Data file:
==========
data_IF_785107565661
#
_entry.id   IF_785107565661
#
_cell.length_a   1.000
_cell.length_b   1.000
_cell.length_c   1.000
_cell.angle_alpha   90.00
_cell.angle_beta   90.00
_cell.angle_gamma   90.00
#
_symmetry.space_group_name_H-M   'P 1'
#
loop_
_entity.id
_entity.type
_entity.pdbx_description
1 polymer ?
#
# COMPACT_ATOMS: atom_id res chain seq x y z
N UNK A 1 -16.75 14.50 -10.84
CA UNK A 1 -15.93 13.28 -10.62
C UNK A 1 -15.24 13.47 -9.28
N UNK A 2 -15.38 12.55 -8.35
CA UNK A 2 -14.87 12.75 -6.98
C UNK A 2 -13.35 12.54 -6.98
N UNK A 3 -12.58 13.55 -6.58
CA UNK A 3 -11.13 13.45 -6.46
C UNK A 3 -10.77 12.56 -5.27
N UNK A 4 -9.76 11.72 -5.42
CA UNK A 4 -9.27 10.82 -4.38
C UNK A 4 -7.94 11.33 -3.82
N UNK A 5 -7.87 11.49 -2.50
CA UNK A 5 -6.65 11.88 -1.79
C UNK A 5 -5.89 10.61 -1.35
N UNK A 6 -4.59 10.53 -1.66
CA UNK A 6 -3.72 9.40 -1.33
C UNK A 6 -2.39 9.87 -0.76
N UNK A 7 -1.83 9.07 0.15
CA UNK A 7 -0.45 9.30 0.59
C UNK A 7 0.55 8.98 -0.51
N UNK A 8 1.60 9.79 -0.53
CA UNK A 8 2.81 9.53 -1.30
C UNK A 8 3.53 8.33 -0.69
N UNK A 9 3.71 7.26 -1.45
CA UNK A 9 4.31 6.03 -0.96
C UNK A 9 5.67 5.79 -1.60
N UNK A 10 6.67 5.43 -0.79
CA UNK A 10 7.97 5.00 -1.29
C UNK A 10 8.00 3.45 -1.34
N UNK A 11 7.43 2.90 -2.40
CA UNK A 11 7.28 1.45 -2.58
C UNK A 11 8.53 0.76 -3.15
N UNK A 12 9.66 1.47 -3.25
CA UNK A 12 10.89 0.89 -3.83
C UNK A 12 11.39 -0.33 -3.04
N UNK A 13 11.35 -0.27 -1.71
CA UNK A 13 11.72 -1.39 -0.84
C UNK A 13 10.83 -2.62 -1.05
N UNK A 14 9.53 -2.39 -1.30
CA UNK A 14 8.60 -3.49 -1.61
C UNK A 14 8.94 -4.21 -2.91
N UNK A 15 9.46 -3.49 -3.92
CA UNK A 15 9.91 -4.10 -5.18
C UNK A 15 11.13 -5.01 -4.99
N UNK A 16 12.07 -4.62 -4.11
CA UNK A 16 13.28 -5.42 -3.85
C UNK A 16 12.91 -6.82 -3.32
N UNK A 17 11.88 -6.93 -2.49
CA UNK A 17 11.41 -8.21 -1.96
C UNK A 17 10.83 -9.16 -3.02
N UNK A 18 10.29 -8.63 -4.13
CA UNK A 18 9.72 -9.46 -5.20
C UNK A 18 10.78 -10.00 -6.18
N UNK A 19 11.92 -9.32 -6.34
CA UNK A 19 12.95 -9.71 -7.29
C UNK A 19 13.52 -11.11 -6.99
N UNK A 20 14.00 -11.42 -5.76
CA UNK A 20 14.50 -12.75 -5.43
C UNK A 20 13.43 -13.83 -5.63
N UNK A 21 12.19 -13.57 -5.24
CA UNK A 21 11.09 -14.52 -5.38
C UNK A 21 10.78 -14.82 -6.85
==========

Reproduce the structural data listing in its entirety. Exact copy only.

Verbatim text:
data_IF_785107565661
#
_entry.id   IF_785107565661
#
_cell.length_a   1.000
_cell.length_b   1.000
_cell.length_c   1.000
_cell.angle_alpha   90.00
_cell.angle_beta   90.00
_cell.angle_gamma   90.00
#
_symmetry.space_group_name_H-M   'P 1'
#
loop_
_entity.id
_entity.type
_entity.pdbx_description
1 polymer ?
#
# COMPACT_ATOMS: atom_id res chain seq x y z
N UNK A 1 -16.75 14.50 -10.84
CA UNK A 1 -15.93 13.28 -10.62
C UNK A 1 -15.24 13.47 -9.28
N UNK A 2 -15.38 12.55 -8.35
CA UNK A 2 -14.87 12.75 -6.98
C UNK A 2 -13.35 12.54 -6.98
N UNK A 3 -12.58 13.55 -6.58
CA UNK A 3 -11.13 13.45 -6.46
C UNK A 3 -10.77 12.56 -5.27
N UNK A 4 -9.76 11.72 -5.42
CA UNK A 4 -9.27 10.82 -4.38
C UNK A 4 -7.94 11.33 -3.82
N UNK A 5 -7.87 11.49 -2.50
CA UNK A 5 -6.65 11.88 -1.79
C UNK A 5 -5.89 10.61 -1.35
N UNK A 6 -4.59 10.53 -1.66
CA UNK A 6 -3.72 9.40 -1.33
C UNK A 6 -2.39 9.87 -0.76
N UNK A 7 -1.83 9.07 0.15
CA UNK A 7 -0.45 9.30 0.59
C UNK A 7 0.55 8.98 -0.51
N UNK A 8 1.60 9.79 -0.53
CA UNK A 8 2.81 9.53 -1.30
C UNK A 8 3.53 8.33 -0.69
N UNK A 9 3.71 7.26 -1.45
CA UNK A 9 4.31 6.03 -0.96
C UNK A 9 5.67 5.79 -1.60
N UNK A 10 6.67 5.43 -0.79
CA UNK A 10 7.97 5.00 -1.29
C UNK A 10 8.00 3.45 -1.34
N UNK A 11 7.43 2.90 -2.40
CA UNK A 11 7.28 1.45 -2.58
C UNK A 11 8.53 0.76 -3.15
N UNK A 12 9.66 1.47 -3.25
CA UNK A 12 10.89 0.89 -3.83
C UNK A 12 11.39 -0.33 -3.04
N UNK A 13 11.35 -0.27 -1.71
CA UNK A 13 11.72 -1.39 -0.84
C UNK A 13 10.83 -2.62 -1.05
N UNK A 14 9.53 -2.39 -1.30
CA UNK A 14 8.60 -3.49 -1.61
C UNK A 14 8.94 -4.21 -2.91
N UNK A 15 9.46 -3.49 -3.92
CA UNK A 15 9.91 -4.10 -5.18
C UNK A 15 11.13 -5.01 -4.99
N UNK A 16 12.07 -4.62 -4.11
CA UNK A 16 13.28 -5.42 -3.85
C UNK A 16 12.91 -6.82 -3.32
N UNK A 17 11.88 -6.93 -2.49
CA UNK A 17 11.41 -8.21 -1.96
C UNK A 17 10.83 -9.16 -3.02
N UNK A 18 10.29 -8.63 -4.13
CA UNK A 18 9.72 -9.46 -5.20
C UNK A 18 10.78 -10.00 -6.18
N UNK A 19 11.92 -9.32 -6.34
CA UNK A 19 12.95 -9.71 -7.29
C UNK A 19 13.52 -11.11 -6.99
N UNK A 20 14.00 -11.42 -5.76
CA UNK A 20 14.50 -12.75 -5.43
C UNK A 20 13.43 -13.83 -5.63
N UNK A 21 12.19 -13.57 -5.24
CA UNK A 21 11.09 -14.52 -5.38
C UNK A 21 10.78 -14.82 -6.85